Director: Kushan Nandy
Cast: Nawazuddin Siddiqui, Bidita Bag, Shradha Das, Divya Dutta
Ask me two years from now if I had ever watched a film called Babumoshai Bandookbaaz and I might mistake the memory for the drunken weekend I watched Badlapur (2015), Gangs of Wasseypur (2012) and Raman Raghav 2.0 (2016) consecutively without understanding a damned thing. Because this is the strangest film. Surreal, even. And not in a good way. It’s all over the place – almost boring in its pursuit to look erratic. The first half looks like an impoverished world-building tribute to Anurag Kashyap, while the second half turns into an ugly, stake-less and un-subversive imitation of Sriram Raghavan’s primal storytelling.
Eventually, it comes across as a disparate collection of moments, thoughts, characters, genres, themes, passions and homages. For a film that counts on its abruptness, on the little films within the big one, none of them are even remotely memorable.
A fundamental lack of coherence can be charming if it’s supported by indulgence and mood. But even the quirk here feels aspirational. Nothing is too shocking by the end.
You’d think a lawless hinterland-gangster saga is right down someone like Nawazuddin Siddiqui’s alley; all he needs is an adequate amount of screen-time, a little spontaneity and he can override any screenplay’s overpopulated chaos with his trademark eccentricities. But I’ve rarely ever seen him unable to elevate – or, perhaps even rescue – a film this way. It’s not his fault, either. He looks confused for most part, because he probably doesn’t know why the script is as lawless as its environment. He doesn’t seem sure of which part of the stilted narrative he is occupying. Hell, nobody does. If things stop making sense – and this whimsicality is a permanent tone – either someone has sex or someone is shot by a desi katta. Sometimes, both in one go. O.K., maybe I’m exaggerating.
Or am I?
A fundamental lack of coherence can be charming if it’s supported by indulgence and mood. But even the quirk here feels aspirational. For instance, when two hit men bicker over who will shoot the hapless final victim, their banter is endless, almost as if they’re striving hard to sound ridiculous, and not because they are inherently cold-blooded. It’s for effect, a flimsy way of arresting our attention – just like the film’s opening scene, which has a sleazy politician enjoying the sight of his wife being pleasured by his masseuse. I get that we aren’t supposed to be comfortable with any of the faces on screen, but there’s a curious sense of tokenism to these events. Nothing is too shocking by the end. Even stray shots of dogs could have sexually charged undertones and I’d be none the wiser.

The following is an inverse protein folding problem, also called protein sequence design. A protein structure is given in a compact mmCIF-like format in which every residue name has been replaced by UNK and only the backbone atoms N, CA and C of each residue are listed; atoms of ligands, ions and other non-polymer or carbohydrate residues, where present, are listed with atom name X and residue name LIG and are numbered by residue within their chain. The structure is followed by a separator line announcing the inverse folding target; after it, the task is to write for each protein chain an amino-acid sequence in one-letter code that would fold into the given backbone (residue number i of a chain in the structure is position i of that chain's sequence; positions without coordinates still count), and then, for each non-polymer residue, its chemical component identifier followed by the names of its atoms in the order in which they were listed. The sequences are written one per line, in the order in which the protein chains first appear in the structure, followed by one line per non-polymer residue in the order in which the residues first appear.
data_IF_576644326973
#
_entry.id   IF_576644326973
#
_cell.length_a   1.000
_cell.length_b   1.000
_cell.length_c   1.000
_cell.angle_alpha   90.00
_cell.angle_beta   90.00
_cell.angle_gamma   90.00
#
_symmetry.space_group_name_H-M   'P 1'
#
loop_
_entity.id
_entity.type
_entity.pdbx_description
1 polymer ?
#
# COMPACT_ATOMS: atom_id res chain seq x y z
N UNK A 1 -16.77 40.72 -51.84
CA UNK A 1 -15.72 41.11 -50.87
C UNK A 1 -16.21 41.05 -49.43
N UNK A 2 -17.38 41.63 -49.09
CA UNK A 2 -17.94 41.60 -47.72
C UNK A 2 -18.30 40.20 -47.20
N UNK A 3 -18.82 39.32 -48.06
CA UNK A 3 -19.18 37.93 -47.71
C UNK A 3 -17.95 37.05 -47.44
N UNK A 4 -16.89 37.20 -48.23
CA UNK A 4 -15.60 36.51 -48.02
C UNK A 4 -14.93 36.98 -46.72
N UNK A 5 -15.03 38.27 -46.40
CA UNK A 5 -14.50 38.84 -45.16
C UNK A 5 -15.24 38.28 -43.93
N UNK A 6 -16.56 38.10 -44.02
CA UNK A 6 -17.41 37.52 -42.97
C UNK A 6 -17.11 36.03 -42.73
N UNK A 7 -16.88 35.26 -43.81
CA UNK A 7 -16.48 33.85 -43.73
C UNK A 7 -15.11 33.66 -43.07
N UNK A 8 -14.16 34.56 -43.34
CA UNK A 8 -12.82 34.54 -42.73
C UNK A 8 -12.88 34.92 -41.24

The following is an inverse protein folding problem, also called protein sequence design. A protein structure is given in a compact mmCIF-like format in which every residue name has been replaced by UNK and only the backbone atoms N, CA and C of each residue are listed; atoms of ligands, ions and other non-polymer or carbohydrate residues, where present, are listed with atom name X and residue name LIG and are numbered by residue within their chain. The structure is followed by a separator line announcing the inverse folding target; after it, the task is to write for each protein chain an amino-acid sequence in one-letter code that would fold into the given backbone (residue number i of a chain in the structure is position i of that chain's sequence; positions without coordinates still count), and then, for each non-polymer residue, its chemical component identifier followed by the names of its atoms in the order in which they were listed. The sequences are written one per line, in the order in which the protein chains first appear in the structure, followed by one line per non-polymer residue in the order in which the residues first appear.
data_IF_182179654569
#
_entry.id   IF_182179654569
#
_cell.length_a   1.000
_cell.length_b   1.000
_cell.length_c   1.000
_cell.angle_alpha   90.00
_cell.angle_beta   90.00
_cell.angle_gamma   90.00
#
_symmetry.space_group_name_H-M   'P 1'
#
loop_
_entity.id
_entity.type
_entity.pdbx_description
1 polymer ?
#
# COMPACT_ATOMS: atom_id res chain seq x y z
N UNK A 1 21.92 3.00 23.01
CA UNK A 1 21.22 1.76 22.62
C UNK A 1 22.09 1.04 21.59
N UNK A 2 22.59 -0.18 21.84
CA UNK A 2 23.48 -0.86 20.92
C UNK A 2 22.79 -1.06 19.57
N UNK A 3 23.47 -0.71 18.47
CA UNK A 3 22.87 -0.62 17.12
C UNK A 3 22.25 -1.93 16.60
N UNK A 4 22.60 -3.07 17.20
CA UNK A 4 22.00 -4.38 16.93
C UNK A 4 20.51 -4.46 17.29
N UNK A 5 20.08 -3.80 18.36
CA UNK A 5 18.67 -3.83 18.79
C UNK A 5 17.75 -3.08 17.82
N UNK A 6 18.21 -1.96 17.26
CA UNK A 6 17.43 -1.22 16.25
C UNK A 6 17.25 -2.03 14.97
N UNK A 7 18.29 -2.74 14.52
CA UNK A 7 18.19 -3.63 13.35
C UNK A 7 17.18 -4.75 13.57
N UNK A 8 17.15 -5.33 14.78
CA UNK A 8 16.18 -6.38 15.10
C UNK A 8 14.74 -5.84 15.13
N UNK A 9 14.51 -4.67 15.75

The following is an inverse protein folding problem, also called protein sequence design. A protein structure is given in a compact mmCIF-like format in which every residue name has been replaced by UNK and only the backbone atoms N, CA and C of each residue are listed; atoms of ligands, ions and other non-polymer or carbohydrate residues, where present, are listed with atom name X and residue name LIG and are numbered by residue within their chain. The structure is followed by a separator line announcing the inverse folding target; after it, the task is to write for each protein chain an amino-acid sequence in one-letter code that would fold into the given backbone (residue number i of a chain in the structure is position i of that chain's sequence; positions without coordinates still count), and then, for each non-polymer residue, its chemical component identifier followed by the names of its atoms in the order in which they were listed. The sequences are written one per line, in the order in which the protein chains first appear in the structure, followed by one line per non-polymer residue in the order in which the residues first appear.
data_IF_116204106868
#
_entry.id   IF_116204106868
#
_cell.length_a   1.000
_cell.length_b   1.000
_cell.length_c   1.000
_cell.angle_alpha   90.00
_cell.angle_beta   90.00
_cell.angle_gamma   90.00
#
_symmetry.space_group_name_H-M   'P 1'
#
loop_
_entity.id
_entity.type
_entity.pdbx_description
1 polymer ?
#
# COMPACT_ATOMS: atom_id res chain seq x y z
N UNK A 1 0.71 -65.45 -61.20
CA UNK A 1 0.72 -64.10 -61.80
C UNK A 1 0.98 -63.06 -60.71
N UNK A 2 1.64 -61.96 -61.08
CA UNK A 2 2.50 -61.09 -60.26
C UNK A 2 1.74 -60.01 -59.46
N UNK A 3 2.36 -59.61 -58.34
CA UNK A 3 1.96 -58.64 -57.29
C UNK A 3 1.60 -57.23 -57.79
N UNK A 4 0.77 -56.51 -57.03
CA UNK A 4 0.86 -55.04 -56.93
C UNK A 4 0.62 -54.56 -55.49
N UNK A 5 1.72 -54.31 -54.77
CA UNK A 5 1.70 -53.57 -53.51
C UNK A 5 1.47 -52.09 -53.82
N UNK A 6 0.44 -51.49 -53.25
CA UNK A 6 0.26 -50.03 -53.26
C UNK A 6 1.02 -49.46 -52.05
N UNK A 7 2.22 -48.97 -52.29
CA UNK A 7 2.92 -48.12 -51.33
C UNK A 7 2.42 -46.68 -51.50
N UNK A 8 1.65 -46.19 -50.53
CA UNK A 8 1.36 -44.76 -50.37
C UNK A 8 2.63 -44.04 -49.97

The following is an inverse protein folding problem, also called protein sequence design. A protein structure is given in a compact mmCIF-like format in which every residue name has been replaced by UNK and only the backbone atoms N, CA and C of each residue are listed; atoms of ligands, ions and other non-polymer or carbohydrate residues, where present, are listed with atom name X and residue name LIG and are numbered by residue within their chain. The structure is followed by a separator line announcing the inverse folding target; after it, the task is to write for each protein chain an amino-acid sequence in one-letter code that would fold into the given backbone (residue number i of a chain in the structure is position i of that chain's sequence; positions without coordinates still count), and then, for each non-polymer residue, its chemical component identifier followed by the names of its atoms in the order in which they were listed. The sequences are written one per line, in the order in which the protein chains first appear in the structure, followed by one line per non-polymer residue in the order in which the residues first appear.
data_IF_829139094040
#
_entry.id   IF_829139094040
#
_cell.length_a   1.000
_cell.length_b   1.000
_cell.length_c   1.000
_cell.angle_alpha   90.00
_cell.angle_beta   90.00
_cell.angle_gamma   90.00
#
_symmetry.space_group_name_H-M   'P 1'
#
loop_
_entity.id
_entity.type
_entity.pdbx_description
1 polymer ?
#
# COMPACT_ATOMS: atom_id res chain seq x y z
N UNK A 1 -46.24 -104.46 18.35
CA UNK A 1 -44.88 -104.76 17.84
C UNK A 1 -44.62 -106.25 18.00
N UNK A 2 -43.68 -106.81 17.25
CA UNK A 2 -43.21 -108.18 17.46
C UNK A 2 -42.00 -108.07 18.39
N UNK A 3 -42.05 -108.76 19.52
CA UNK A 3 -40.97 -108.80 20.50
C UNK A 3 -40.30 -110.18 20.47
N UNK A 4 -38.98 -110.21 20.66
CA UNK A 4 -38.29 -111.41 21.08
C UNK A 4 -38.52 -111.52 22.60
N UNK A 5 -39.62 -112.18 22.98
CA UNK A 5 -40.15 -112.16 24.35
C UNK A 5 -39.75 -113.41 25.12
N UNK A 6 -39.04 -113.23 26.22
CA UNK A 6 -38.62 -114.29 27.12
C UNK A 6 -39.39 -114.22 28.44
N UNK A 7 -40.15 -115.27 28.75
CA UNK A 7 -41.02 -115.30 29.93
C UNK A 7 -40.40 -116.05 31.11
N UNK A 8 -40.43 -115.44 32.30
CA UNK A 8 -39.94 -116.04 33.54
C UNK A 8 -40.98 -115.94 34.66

And this unpredictability becomes a formula of sorts. I wouldn’t have been surprised if a bullet broke the fourth wall, tore through the screen, lodged itself in my head and put me in a coma for eight years. The point is: I’d survive. And return to avenge this betrayal. Just like the film’s contract-killing protagonist, Nawazuddin’s Babu Bihari, does. It won’t make sense, of course, because in director Kushan Nandy’s derivative world, anything goes.
Babu Bihari is established as a rural legend of sorts, with a penchant for bullets, swag and a sensuous girl named Phulwa (Bidita Bag). He isn’t as colourful as he’d like to believe, though. He is caught between two local politicians (Divya Dutta, cussing and smoking her way to oblivion), and soon finds himself competing with a young upstart of a pretender. A rival contract killer, Banke Bihari (Jatin Goswami), is hired to kill the same three targets.
They develop a peculiar mentor-protégé relationship and an unhealthy sense of competition that, for the life of me, I cannot understand. Babu doesn’t trust Banke, taunts and bullies him, but secretly wants him to carry on his legacy. I expected them to kiss each other, too, in line with the film’s commitment to not committing at all. They play fun “killing” games to identify who is more competent, threaten each other at different points, injure and maim one another and even end up spending weeks bonding and shacking up with Babu’s squeeze on the outskirts. This phase, again, is random in context of who they are.
Except for the one conversation they have about their first “kill” fee and the current market rates – the freelancer in me took notice of the way the senior boasts about his current rate to the lowly junior (“5000? I get 25000 per body”) – much of their equation is garbled and inconsistent. It wants to be complex, but rarely goes beyond a punch line or just a punch. The only character vaguely interesting is a corrupt cop (a strapping Bhagwan Tiwari), Divya Dutta’s hired pooch, who spends much of his time executing her orders while answering domestic phone calls from his wife. But he, too, at some stage, becomes a puppet in this Theatre of the Absurd.
There is a classic Nawaz moment in the beginning when, on realizing that Phulwa is a cobbler, he tries to damage his sandals on a gate. He looks like a fool as he swings across, thrashes and flays around clumsily. It is perversely amusing to see a remorseless killer unable to do something so basic. There’s a metaphor in there somewhere, for this neurotic film. I’m just too tired to locate it.